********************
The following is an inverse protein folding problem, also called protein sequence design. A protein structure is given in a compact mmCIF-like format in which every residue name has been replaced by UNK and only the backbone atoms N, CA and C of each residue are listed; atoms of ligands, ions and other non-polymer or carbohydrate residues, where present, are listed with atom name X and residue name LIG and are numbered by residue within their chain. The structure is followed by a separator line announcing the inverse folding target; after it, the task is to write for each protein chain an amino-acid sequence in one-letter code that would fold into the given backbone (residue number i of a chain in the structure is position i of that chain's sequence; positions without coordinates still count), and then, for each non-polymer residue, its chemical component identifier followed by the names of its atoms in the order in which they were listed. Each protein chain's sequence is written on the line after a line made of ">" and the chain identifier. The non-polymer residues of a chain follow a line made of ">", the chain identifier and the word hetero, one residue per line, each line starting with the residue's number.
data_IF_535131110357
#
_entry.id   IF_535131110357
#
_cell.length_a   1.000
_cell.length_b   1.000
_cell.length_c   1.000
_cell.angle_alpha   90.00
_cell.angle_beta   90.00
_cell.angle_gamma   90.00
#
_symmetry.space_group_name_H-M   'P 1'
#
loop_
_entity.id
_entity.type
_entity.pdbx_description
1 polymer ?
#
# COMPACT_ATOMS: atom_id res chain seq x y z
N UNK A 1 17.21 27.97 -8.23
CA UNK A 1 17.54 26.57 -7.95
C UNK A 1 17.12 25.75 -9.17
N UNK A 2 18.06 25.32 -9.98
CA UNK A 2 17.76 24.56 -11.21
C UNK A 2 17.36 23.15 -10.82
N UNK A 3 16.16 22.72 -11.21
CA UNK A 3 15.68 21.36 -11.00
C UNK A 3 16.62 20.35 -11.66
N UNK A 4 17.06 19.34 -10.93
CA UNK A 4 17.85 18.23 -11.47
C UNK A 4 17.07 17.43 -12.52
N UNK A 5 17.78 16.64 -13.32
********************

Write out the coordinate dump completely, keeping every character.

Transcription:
The following is an inverse protein folding problem, also called protein sequence design. A protein structure is given in a compact mmCIF-like format in which every residue name has been replaced by UNK and only the backbone atoms N, CA and C of each residue are listed; atoms of ligands, ions and other non-polymer or carbohydrate residues, where present, are listed with atom name X and residue name LIG and are numbered by residue within their chain. The structure is followed by a separator line announcing the inverse folding target; after it, the task is to write for each protein chain an amino-acid sequence in one-letter code that would fold into the given backbone (residue number i of a chain in the structure is position i of that chain's sequence; positions without coordinates still count), and then, for each non-polymer residue, its chemical component identifier followed by the names of its atoms in the order in which they were listed. Each protein chain's sequence is written on the line after a line made of ">" and the chain identifier. The non-polymer residues of a chain follow a line made of ">", the chain identifier and the word hetero, one residue per line, each line starting with the residue's number.
data_IF_535131110357
#
_entry.id   IF_535131110357
#
_cell.length_a   1.000
_cell.length_b   1.000
_cell.length_c   1.000
_cell.angle_alpha   90.00
_cell.angle_beta   90.00
_cell.angle_gamma   90.00
#
_symmetry.space_group_name_H-M   'P 1'
#
loop_
_entity.id
_entity.type
_entity.pdbx_description
1 polymer ?
#
# COMPACT_ATOMS: atom_id res chain seq x y z
N UNK A 1 17.21 27.97 -8.23
CA UNK A 1 17.54 26.57 -7.95
C UNK A 1 17.12 25.75 -9.17
N UNK A 2 18.06 25.32 -9.98
CA UNK A 2 17.76 24.56 -11.21
C UNK A 2 17.36 23.15 -10.82
N UNK A 3 16.16 22.72 -11.21
CA UNK A 3 15.68 21.36 -11.00
C UNK A 3 16.62 20.35 -11.66
N UNK A 4 17.06 19.34 -10.93
CA UNK A 4 17.85 18.23 -11.47
C UNK A 4 17.07 17.43 -12.52
N UNK A 5 17.78 16.64 -13.32